After the conspicuous phytoplankton spring bloom, biomass and chlorophyll a concentrations stayed low during the summer (until 30.8.2011, week 35). On 3.5.2011 (week 18), Chrysochromulina spp. (Image 6) and unidentified Gymnodiniales (Image 7) dominated. Gymnodiniales tend to increase until 24.5.2011 (week 21). Afterwards they disappeared, but Cryptophyceae (Plagioselmis, Hemiselmis, Teleaulax)
grew slightly and by week 23 also Chrysochromulina spp.
Image 6: Chrysochromulina sp.
Image 7: Gymnodiniales
Since 14.6.2011 (Week 24), Cyanobacteria appeared: Aphanocapsa sp., Snowella sp., Pseudanabaena limnetica, Aphanothece sp., Aphanizomenon sp. The phytoplankton kept a high diversity throughout the summer. For example on 12.7.2011 (Week 28), besides the above mentioned Chrysochromulina spp. and Gymnodiniales, also the dinoflagellate Alexandrium protogonyaulax (58 mg/m³,
Image 8) and the Cyanobacterium Aphanizomenon sp. (49 mg/m³, Image 9) became important.
Image 8: Alexandrium protogonyaulax
Image 9: Aggregate of filaments of Aphanizomenon sp.
On 19.7.2011, the Cyanobakterium Nodularia spumigena became present. On 1.8.2011, Prorocentrum minimum was dominant with 58 mg/m³. By the 16.8.2011 (week 33), Cyanobacteria disappeared and the dinoflagellate Ceratium tripos appeared.
On 23.8.2011 (Week 34), a strong diatom development started with the growth of Cerataulina pelagica (Image 10) and Dactyliosolen fragilissimus (Image 11).
Biomass on 30.8.2011 is strongly underestimated because of wind-induced resuspension of sedimented particles but shown nevertheless.
On 6.9.2011, Cerataulina pelagica was suddenly absent, but Dactyliosolen fragilissimus had developed strongly (1057 mg/m³). Still stronger was the growth of Pseudosolenia calcar-avis (1704 mg/m³). The two last-mentioned species stayed the dominating species until 27.9.2011 (week 39).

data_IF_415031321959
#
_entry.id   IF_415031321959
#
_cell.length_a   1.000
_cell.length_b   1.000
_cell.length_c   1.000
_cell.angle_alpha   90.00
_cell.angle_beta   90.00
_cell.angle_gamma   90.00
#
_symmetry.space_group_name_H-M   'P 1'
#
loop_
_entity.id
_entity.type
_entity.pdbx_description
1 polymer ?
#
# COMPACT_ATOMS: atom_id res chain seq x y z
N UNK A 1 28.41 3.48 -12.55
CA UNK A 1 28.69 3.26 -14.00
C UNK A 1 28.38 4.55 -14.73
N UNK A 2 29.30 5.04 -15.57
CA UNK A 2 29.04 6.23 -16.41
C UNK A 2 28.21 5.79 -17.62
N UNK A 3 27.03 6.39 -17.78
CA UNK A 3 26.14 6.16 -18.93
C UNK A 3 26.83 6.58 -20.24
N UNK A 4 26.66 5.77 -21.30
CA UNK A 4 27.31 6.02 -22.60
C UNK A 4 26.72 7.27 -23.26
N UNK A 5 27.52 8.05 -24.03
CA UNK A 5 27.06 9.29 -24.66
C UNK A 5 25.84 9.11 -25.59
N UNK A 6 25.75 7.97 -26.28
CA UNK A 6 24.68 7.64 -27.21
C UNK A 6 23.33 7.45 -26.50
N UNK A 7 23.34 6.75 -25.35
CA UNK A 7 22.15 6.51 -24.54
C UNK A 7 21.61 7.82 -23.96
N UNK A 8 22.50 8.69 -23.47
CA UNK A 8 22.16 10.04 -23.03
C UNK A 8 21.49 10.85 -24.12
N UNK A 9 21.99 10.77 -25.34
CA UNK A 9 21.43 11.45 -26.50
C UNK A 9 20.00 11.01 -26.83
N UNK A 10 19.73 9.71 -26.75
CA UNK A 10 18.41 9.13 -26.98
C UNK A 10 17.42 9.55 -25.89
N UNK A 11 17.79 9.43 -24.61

Image 10: Cerataulina pelagica
Image 11: Dactyliosolen fragilissimus
Cerataulina pelagica developed again, and with lower intensity also the diatoms Proboscia alata, Rhizosolenia pungens, Thalassionema nitzschioides as well as the dinoflagellates Prorocentrum micans and Prorocentrum minimum. The bloom has reached its peak on 20.9.2011 (week 38) with a biomass of 4937 mg/m³. It diminished by the 4.10.2011 (week 40) clearly, particularly
by a decrease in Pseudosolenia calcar-avis. The sample from 11.10.2011 could not be analysed quantitatively because of disturbing sediment particles, but is nevertheless presented in Figure 1 in order to show the dinoflagellates have suddenly replaced the diatoms. On 18.10.2011 (week 42), a strong bloom of Ceratium tripos (Image 12) was noticed. After a 4-weeks interruption, it was still present on 22.11.2011 (week 47). The
following samples could not be analysed quantitatively.
Image 12: Typical autumn bloom of Ceratium tripos on 18.10.2011, with some Ceratium fusus, Ceratium lineatum and Dictyocha speculum.
Olenina, I., Hajdu, S., Andersson, A.,Edler, L., Wasmund, N., Busch, S., Göbel, J., Gromisz, S., Huseby, S., Huttunen, M., Jaanus, A., Kokkonen, P., Ledaine, I., Niemkiewicz, E. (2006). Biovolumes and size-classes of phytoplankton in the Baltic Sea. Baltic Sea Environment Proceedings No.106, 144 pp.
Wasmund, N., Topp, I., Schories, D. (2006). Optimising the storage and extraction of chlorophyll samples. Oceanologia, 48, 125-144.
Leibniz Institute for Baltic Sea Research Warnemünde (IOW), Seestr. 15, D-18119 Rostock-Warnemünde
Figure 1: Composition of the phytoplankton biomass and concentration of chlorophyll a from 4.1. to 20.12.2011 at sea-bridge Heiligendamm